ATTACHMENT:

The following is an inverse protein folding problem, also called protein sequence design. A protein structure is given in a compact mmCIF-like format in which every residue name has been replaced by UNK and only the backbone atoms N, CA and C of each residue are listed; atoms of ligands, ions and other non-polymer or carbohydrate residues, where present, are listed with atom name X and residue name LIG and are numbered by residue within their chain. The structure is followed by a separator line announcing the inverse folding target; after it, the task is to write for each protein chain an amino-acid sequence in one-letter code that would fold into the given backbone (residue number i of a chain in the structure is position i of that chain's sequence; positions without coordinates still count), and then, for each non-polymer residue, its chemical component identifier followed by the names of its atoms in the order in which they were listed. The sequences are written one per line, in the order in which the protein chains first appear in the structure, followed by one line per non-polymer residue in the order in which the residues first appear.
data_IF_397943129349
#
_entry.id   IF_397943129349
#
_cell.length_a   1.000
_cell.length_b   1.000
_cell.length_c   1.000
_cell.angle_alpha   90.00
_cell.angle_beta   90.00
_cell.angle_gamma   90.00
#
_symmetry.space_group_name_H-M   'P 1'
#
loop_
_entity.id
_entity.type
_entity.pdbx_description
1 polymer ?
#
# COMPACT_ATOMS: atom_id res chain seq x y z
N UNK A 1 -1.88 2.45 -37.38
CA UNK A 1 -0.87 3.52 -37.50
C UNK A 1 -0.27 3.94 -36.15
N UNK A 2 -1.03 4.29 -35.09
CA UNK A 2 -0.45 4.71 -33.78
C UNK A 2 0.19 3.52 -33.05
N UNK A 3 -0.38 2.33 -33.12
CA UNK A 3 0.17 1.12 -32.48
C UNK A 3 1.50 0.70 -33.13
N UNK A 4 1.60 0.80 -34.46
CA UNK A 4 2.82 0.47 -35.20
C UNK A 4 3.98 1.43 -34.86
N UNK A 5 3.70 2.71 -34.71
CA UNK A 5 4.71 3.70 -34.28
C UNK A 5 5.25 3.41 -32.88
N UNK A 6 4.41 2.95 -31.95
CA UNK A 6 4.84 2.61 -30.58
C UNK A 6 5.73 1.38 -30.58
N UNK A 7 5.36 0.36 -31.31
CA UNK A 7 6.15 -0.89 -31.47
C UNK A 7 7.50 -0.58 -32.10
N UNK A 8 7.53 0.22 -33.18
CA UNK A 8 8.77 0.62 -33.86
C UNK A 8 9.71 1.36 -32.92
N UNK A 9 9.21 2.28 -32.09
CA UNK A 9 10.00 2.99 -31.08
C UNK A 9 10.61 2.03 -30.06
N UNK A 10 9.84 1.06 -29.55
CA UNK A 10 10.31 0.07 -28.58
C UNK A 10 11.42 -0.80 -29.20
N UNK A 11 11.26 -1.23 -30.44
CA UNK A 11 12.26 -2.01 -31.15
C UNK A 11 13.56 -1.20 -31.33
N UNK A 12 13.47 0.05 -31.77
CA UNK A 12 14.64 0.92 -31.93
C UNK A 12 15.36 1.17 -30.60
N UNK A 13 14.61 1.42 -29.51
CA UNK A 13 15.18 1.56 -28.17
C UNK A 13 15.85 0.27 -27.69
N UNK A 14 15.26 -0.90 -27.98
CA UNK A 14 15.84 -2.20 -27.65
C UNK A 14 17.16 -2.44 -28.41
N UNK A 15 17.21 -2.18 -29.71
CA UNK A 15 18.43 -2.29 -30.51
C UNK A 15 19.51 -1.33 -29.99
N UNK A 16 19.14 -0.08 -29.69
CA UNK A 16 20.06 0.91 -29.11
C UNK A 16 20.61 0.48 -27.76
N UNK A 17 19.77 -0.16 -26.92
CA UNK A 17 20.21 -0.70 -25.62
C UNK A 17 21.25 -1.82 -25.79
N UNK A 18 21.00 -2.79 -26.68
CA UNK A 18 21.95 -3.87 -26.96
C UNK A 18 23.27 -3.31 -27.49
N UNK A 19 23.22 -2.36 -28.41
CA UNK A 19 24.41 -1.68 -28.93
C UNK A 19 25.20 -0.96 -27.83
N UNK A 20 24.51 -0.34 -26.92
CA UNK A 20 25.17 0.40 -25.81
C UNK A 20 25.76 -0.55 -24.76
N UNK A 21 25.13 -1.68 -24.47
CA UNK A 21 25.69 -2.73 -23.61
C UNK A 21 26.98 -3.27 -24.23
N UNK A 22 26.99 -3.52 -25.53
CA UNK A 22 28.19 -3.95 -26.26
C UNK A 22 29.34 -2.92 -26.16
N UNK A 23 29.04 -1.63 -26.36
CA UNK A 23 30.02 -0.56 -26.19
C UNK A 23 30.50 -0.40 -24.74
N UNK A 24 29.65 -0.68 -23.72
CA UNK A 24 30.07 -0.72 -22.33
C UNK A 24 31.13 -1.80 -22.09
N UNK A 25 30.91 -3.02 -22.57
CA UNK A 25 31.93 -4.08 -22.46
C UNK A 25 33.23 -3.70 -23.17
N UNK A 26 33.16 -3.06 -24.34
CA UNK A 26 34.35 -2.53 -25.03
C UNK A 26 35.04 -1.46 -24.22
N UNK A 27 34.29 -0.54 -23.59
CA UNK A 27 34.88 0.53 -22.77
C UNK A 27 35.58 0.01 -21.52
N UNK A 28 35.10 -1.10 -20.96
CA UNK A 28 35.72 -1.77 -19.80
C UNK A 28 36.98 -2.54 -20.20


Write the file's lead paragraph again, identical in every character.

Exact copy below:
The following is an inverse protein folding problem, also called protein sequence design. A protein structure is given in a compact mmCIF-like format in which every residue name has been replaced by UNK and only the backbone atoms N, CA and C of each residue are listed; atoms of ligands, ions and other non-polymer or carbohydrate residues, where present, are listed with atom name X and residue name LIG and are numbered by residue within their chain. The structure is followed by a separator line announcing the inverse folding target; after it, the task is to write for each protein chain an amino-acid sequence in one-letter code that would fold into the given backbone (residue number i of a chain in the structure is position i of that chain's sequence; positions without coordinates still count), and then, for each non-polymer residue, its chemical component identifier followed by the names of its atoms in the order in which they were listed. The sequences are written one per line, in the order in which the protein chains first appear in the structure, followed by one line per non-polymer residue in the order in which the residues first appear.